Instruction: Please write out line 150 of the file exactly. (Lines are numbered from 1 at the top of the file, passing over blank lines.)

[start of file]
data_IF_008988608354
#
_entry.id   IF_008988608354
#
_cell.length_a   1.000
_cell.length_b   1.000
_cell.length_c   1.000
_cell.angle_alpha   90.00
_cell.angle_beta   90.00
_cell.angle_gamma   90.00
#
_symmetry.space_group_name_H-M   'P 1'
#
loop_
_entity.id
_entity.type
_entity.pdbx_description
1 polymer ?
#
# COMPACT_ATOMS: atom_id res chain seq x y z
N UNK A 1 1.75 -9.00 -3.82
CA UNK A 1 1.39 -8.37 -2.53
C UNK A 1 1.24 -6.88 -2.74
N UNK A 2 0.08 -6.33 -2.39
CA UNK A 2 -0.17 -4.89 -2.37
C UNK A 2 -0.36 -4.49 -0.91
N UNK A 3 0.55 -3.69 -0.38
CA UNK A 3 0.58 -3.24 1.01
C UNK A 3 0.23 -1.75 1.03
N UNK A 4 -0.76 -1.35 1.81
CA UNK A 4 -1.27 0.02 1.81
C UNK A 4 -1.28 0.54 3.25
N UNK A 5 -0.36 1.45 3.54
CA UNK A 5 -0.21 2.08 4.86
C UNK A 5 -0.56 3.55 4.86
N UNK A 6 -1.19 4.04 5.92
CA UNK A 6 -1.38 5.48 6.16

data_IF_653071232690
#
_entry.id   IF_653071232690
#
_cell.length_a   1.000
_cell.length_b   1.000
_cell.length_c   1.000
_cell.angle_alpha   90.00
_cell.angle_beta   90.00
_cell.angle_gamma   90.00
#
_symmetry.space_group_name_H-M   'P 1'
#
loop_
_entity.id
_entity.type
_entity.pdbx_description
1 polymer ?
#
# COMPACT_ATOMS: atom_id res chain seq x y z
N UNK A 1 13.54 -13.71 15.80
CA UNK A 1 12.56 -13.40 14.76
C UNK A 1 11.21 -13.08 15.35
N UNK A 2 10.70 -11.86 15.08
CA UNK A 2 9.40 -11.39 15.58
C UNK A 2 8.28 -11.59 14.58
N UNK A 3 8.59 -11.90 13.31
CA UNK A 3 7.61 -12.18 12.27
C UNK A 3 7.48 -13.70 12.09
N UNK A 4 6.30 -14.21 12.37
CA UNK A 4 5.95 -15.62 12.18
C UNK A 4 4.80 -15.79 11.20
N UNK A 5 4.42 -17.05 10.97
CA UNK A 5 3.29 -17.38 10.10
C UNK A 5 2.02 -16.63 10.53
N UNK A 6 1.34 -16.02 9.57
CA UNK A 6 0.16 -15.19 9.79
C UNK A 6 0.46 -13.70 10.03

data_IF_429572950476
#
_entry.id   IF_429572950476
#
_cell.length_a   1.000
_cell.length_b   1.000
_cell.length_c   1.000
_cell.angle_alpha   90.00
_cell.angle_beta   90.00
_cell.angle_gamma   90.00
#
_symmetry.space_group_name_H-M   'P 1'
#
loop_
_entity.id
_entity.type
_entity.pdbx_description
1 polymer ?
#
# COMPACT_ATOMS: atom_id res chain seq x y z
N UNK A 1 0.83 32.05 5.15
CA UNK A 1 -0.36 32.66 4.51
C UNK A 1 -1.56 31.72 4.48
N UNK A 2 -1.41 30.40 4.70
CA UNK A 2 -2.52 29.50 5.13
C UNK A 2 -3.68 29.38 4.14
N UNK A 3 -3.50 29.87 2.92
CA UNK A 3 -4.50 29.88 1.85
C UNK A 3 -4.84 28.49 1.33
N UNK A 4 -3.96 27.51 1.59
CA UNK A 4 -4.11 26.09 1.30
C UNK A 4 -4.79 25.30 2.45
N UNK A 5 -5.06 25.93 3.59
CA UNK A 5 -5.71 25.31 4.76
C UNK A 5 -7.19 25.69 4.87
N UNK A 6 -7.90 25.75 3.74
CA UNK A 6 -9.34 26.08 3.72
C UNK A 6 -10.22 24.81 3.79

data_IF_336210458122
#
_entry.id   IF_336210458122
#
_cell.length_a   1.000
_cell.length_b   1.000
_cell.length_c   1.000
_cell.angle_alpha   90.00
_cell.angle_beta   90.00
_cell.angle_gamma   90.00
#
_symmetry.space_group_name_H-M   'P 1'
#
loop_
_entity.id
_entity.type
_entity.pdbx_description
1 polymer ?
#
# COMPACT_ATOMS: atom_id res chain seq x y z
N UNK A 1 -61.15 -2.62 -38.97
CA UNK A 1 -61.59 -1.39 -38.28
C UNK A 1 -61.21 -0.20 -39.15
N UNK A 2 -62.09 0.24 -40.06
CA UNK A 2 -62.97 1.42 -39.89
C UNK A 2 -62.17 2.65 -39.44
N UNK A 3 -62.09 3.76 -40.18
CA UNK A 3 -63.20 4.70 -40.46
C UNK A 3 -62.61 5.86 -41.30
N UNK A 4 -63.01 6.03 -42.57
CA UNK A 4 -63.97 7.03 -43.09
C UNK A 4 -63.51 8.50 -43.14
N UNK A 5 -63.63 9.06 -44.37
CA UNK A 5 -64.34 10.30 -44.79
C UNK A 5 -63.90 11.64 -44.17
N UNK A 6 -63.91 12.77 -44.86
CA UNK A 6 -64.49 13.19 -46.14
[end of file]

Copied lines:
CA UNK A 6 -64.49 13.19 -46.14